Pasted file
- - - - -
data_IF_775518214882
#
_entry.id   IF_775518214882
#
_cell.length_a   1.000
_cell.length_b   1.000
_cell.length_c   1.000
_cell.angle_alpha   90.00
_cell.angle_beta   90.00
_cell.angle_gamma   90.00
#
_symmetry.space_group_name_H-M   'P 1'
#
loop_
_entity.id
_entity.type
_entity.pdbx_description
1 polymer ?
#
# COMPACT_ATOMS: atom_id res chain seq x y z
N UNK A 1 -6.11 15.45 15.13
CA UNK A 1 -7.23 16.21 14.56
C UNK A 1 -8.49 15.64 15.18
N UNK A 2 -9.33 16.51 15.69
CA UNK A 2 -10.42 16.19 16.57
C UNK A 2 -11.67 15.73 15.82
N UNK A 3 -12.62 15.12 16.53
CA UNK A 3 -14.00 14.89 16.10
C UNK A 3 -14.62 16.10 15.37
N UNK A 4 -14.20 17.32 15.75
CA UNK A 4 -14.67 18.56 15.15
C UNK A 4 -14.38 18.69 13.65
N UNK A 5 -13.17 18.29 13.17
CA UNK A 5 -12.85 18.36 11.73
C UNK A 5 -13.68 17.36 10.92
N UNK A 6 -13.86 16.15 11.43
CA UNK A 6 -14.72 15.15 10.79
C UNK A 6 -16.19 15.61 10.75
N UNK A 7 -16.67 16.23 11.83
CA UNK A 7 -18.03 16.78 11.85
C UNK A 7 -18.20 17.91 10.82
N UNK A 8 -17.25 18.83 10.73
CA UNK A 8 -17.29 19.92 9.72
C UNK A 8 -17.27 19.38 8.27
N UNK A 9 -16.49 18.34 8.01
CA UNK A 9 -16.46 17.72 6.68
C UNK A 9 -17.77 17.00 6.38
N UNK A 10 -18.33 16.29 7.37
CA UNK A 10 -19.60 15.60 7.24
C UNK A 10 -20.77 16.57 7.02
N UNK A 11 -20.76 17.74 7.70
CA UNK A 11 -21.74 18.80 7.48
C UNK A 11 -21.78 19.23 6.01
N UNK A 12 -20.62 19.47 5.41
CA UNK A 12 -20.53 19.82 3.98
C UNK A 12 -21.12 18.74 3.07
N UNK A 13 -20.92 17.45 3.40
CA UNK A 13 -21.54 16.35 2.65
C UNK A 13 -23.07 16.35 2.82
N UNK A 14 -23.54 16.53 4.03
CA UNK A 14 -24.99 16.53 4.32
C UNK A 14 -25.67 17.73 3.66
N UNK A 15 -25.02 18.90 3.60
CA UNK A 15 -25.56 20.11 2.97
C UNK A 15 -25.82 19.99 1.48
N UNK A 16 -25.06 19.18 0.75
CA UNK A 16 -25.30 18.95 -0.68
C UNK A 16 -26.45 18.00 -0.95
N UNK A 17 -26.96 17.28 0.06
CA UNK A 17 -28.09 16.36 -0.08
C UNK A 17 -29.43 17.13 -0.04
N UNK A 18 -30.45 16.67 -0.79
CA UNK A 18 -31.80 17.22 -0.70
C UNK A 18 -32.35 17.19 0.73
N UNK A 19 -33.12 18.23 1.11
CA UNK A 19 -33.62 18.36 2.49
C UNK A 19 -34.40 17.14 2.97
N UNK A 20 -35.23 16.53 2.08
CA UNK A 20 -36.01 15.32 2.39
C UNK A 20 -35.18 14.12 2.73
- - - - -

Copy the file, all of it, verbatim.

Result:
data_IF_775518214882
#
_entry.id   IF_775518214882
#
_cell.length_a   1.000
_cell.length_b   1.000
_cell.length_c   1.000
_cell.angle_alpha   90.00
_cell.angle_beta   90.00
_cell.angle_gamma   90.00
#
_symmetry.space_group_name_H-M   'P 1'
#
loop_
_entity.id
_entity.type
_entity.pdbx_description
1 polymer ?
#
# COMPACT_ATOMS: atom_id res chain seq x y z
N UNK A 1 -6.11 15.45 15.13
CA UNK A 1 -7.23 16.21 14.56
C UNK A 1 -8.49 15.64 15.18
N UNK A 2 -9.33 16.51 15.69
CA UNK A 2 -10.42 16.19 16.57
C UNK A 2 -11.67 15.73 15.82
N UNK A 3 -12.62 15.12 16.53
CA UNK A 3 -14.00 14.89 16.10
C UNK A 3 -14.62 16.10 15.37
N UNK A 4 -14.20 17.32 15.75
CA UNK A 4 -14.67 18.56 15.15
C UNK A 4 -14.38 18.69 13.65
N UNK A 5 -13.17 18.29 13.17
CA UNK A 5 -12.85 18.36 11.73
C UNK A 5 -13.68 17.36 10.92
N UNK A 6 -13.86 16.15 11.43
CA UNK A 6 -14.72 15.15 10.79
C UNK A 6 -16.19 15.61 10.75
N UNK A 7 -16.67 16.23 11.83
CA UNK A 7 -18.03 16.78 11.85
C UNK A 7 -18.20 17.91 10.82
N UNK A 8 -17.25 18.83 10.73
CA UNK A 8 -17.29 19.92 9.72
C UNK A 8 -17.27 19.38 8.27
N UNK A 9 -16.49 18.34 8.01
CA UNK A 9 -16.46 17.72 6.68
C UNK A 9 -17.77 17.00 6.38
N UNK A 10 -18.33 16.29 7.37
CA UNK A 10 -19.60 15.60 7.24
C UNK A 10 -20.77 16.57 7.02
N UNK A 11 -20.76 17.74 7.70
CA UNK A 11 -21.74 18.80 7.48
C UNK A 11 -21.78 19.23 6.01
N UNK A 12 -20.62 19.47 5.41
CA UNK A 12 -20.53 19.82 3.98
C UNK A 12 -21.12 18.74 3.07
N UNK A 13 -20.92 17.45 3.40
CA UNK A 13 -21.54 16.35 2.65
C UNK A 13 -23.07 16.35 2.82
N UNK A 14 -23.54 16.53 4.03
CA UNK A 14 -24.99 16.53 4.32
C UNK A 14 -25.67 17.73 3.66
N UNK A 15 -25.02 18.90 3.60
CA UNK A 15 -25.56 20.11 2.97
C UNK A 15 -25.82 19.99 1.48
N UNK A 16 -25.06 19.18 0.75
CA UNK A 16 -25.30 18.95 -0.68
C UNK A 16 -26.45 18.00 -0.95
N UNK A 17 -26.96 17.28 0.06
CA UNK A 17 -28.09 16.36 -0.08
C UNK A 17 -29.43 17.13 -0.04
N UNK A 18 -30.45 16.67 -0.79
CA UNK A 18 -31.80 17.22 -0.70
C UNK A 18 -32.35 17.19 0.73
N UNK A 19 -33.12 18.23 1.11
CA UNK A 19 -33.62 18.36 2.49
C UNK A 19 -34.40 17.14 2.97
N UNK A 20 -35.23 16.53 2.08
CA UNK A 20 -36.01 15.32 2.39
C UNK A 20 -35.18 14.12 2.73